Step-by-Step tutorial for measuring comets using software

The following tutorial presents an example of how search for and measure comets using imaging editing software. Here we use the GIMP package, but there are many other software packages that have similar functionality, and programming languages such as Python are a flexible and powerful alternative. GIMP is free, well-supported, and quite easy to learn, but it is the responsibility of the user to find a software package that is suitable for their personal computer. We do not and cannot endorse any specific software tool or application. (See also disclaimer at the bottom of this page.)

STEP 1: Download and install your software

This tutorial assumes that you have installed GIMP, Photoshop, or some other equivalent software package that is able to handle images as 'layers', and can animate those layers. While the screenshots and wording below is based upon the GIMP application, the general terms are often the same between most photo editing software packages.

STEP 2: Download some images

We're going to grab some images from the SOHO website. Go to this page, which lists all the processed images for LASCO C2 for 20190619 (June 19, 2019). (As an aside, note the format of the last three parts of the url: "2019/c2/20190619" - you can change this to any year/camera/date of your choosing when you want to find SOHO data.) From the 20190607 url, right-click and save the following three images to somewhere on your computer: 20190619_1212_c2_1024.jpg, 20190619_1224_c2_1024.jpg, and 20190619_1236_c2_1024.jpg.

STEP 3: Animate the images

Open you software application and open these images as layers. In GIMP, you would go to "File" menu, select "Open as Layers...", and locate the three jpgs you just downloaded. Select all three of them (either ctrl+left-click, or cmd+left-click on OSX) and select "Open". You should see something similar to the image below, but note that different versions of GIMP, different operating systems, and different software packages will all have different views by default.

For finding comets we want to animate the images - that is, view them in sequence like a movie. In GIMP, you would go to the "Filters" menu, select "Animation" and then "Playback...". This should open a new window that looks something like the below image.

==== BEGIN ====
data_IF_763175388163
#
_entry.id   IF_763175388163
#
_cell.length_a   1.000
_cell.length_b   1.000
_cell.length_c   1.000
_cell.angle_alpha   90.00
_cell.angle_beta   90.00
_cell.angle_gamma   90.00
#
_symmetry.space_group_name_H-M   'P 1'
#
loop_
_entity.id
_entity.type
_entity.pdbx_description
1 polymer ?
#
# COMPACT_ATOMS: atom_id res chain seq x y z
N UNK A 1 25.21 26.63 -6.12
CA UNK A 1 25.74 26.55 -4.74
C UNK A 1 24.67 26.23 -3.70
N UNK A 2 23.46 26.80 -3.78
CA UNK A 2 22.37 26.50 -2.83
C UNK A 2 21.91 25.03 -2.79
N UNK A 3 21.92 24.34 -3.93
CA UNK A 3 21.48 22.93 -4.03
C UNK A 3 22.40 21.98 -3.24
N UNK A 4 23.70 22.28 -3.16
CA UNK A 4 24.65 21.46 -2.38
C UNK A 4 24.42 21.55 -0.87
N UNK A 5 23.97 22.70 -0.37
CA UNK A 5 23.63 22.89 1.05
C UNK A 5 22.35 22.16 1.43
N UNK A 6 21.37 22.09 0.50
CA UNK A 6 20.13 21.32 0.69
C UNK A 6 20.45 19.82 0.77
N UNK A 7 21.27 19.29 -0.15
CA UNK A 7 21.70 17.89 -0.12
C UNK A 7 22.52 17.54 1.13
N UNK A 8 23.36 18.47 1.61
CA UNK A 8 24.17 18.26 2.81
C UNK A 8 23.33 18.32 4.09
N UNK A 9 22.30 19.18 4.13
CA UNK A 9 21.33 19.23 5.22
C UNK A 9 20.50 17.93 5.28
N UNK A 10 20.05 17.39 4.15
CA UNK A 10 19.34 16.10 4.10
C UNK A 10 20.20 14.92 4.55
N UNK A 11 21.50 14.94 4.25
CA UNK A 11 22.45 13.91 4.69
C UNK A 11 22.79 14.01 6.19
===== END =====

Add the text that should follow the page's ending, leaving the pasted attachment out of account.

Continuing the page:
If you can, I recommend you changing the animation speed setting to something that is not too fast. In GIMP, I change the speed setting in the lower-left corner to "0.5x" (half-speed), but leave the other option at "10fps" (frames per second), and would then click the "Play" button in the top left of the window to start the animation. You should now see things in motion.

STEP 4: Look for comets!

This is daunting at first. There's a lot happening in the images and it may seem impossible to decide what is a star or planet, what is a cosmic ray (noise), and what is a comet. Experience and practice will be your ultimate guide on this - it can take a while. You can refer to the guide for some help on how to recognize these features.

Of course this would be an awful tutorial if there was no comet in these images, and indeed there is a comet for you to find. Maybe you've seen it already but even so, follow these next steps too.

Most of SOHO's comet follow predictable paths through space, which means that we can predict roughly where in the images they will appear. Around 85% of our comets belong to the "Kreutz" family which, if you refer to our comet tracks page, you will see that Kreutz group comets in June, and in LASCO C2, will appear in the lower-right quadrant of the images. Most of the time, you will find them near the very edge of the images. They may be faint, but the example I've provided here is actually rather a bright comet. Hopefully now you have seen it!

STEP 5: Measure the comet positions

To submit a comet report, we need to know the dates and times of the images you're looking at, and the x and y pixel positions of the object you are reporting. This is where the photo editing software is particularly useful.

You'll recall that in "STEP 3" (above) we opened the images as "Layers". We now need to view those Layers and selectively turn them on/off - that is, toggle their visibility - so we can measure the comet positions.

Each application will have different ways for toggling layer visibility, and different versions of software packages may look slightly different. In GIMP you would press ctrl+L (or cmd+L on OSX) to open up the Layers dialog box, if it's not already open, presenting something that looks similar to this: